In many Latin American nations, the anniversary of Columbus’ landing has traditionally been observed as the Dìa de la Raza (“Day of the Race”), a celebration of Hispanic culture’s diverse roots. In 2002, Venezuela renamed the holiday Dìa de la Resistencia Indìgena (“Day of Indigenous Resistance”) to recognize native peoples and their experience. Several U.S. cities and states have replaced Columbus Day with alternative days of remembrance; examples include Berkeley’s Indigenous Peoples Day, South Dakota’s Native American Day and Hawaii’s Discoverer’s Day, which commemorates the arrival of Polynesian settlers.

Columbus Day Traditions
In many parts of the United States, Columbus Day has evolved into a celebration of Italian-American heritage. Local groups host parades and street fairs featuring colorful costumes, music and Italian food. In cities and towns that use the day to honor indigenous peoples, activities include pow-wows, traditional dance and lessons about Native American culture.

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Ridgewood Knights of Columbus Golf Tournament Set for Monday, June 13.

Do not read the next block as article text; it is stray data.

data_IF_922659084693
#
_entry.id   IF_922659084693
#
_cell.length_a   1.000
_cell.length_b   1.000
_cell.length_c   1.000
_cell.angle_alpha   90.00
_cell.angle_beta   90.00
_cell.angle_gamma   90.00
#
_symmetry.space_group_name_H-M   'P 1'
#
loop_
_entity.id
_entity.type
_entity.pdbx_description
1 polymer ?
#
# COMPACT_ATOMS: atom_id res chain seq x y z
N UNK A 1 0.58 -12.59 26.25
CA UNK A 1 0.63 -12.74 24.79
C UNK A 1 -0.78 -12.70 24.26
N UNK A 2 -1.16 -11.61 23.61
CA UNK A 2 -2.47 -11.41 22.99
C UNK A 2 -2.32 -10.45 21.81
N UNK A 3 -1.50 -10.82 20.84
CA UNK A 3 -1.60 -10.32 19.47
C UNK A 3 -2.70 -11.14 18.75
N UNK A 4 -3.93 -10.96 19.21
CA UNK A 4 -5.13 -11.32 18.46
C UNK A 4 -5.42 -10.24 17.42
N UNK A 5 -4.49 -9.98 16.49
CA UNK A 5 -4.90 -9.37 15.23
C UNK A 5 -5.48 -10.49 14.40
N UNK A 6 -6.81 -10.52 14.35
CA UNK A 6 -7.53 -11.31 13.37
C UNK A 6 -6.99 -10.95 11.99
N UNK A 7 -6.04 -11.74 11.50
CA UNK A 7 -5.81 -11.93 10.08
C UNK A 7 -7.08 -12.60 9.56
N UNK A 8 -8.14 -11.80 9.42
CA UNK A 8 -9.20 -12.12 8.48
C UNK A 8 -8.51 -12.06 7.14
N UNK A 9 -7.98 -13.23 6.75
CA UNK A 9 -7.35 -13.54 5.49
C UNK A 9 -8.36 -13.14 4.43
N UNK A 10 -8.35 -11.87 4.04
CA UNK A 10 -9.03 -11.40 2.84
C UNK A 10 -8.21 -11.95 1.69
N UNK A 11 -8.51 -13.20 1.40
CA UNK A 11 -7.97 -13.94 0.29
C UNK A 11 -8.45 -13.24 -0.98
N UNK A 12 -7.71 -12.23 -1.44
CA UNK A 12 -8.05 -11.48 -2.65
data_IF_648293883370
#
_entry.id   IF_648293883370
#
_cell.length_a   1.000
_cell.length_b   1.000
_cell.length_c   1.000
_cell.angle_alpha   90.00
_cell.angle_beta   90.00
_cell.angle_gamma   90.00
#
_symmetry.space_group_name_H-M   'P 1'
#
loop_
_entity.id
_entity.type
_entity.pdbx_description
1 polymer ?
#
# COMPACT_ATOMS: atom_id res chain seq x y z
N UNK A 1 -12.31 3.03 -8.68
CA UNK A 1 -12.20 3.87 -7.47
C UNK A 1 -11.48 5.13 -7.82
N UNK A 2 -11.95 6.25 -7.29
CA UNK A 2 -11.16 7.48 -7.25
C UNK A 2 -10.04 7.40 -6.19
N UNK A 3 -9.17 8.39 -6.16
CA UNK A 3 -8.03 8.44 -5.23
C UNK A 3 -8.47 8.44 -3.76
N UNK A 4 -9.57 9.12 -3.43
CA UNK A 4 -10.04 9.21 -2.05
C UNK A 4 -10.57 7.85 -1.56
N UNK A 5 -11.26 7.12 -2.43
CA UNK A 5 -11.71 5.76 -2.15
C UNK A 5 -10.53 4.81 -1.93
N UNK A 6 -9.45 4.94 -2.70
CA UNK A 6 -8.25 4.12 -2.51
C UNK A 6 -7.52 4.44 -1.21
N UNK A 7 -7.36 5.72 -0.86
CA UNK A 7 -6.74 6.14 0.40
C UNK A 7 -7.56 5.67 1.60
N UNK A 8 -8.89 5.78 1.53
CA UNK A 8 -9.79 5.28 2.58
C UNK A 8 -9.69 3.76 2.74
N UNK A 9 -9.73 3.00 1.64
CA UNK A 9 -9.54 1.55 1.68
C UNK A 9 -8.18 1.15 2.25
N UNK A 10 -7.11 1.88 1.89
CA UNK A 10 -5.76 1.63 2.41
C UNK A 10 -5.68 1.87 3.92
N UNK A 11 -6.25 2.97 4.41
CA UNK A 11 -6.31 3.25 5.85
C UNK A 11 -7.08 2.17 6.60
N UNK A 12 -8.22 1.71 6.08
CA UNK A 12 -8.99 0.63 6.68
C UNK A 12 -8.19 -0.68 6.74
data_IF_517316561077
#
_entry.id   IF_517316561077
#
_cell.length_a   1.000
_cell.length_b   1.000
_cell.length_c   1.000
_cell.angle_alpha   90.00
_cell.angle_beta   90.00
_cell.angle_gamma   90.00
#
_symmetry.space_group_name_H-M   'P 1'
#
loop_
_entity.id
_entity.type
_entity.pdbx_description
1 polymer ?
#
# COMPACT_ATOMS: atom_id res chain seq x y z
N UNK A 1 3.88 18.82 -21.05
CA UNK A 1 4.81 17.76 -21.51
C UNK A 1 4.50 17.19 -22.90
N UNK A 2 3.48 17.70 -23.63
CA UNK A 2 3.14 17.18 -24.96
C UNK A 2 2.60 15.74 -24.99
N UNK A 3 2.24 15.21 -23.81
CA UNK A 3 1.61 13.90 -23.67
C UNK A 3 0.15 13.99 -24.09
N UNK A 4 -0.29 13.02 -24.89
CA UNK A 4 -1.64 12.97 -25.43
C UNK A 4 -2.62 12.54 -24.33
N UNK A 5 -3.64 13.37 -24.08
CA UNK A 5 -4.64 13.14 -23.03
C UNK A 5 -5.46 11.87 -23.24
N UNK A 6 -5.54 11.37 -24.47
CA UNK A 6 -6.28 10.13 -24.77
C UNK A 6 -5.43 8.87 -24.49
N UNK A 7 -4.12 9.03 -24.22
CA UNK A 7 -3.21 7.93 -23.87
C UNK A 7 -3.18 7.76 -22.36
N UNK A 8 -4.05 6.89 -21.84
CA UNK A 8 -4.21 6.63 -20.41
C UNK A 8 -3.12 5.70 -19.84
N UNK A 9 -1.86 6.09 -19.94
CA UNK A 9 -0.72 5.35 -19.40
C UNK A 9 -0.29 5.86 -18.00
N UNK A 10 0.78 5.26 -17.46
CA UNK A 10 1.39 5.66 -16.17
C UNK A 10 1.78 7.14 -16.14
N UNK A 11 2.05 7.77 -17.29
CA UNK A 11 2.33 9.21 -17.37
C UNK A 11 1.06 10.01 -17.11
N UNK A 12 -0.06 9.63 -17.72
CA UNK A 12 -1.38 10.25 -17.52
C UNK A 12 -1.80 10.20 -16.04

Ridgewood Knights of Columbus Golf Tournament Set for Monday, June 13. 

Ridgewood-NJ-May 25, 2011: The Ridgewood Knights of Columbus Council #1736 is once again proud to be sponsoring its annual golf tournament on Monday, June 13th at The Emerson Golf Club.

Prizes will be awarded for the First and Second Place foursomes, in addition to Longest Drive and Closest to the Pin competitions. There will also be a silent auction of sports tickets, memorabilia, and other valuable items. “This event is open to all, and is an excellent opportunity to meet the Knights and find out more about the deeds we do throughout the year”, said Sean Noble, organizer of the event. “We also want to thank the many local businesses who are sponsors to this event”, said Noble.

Registration is $150 per golfer, which also includes a buffet lunch. For more information and to register,
go to:

Come out swinging for the Ridgewood K of C!

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Columbus Day

>Christopher Columbus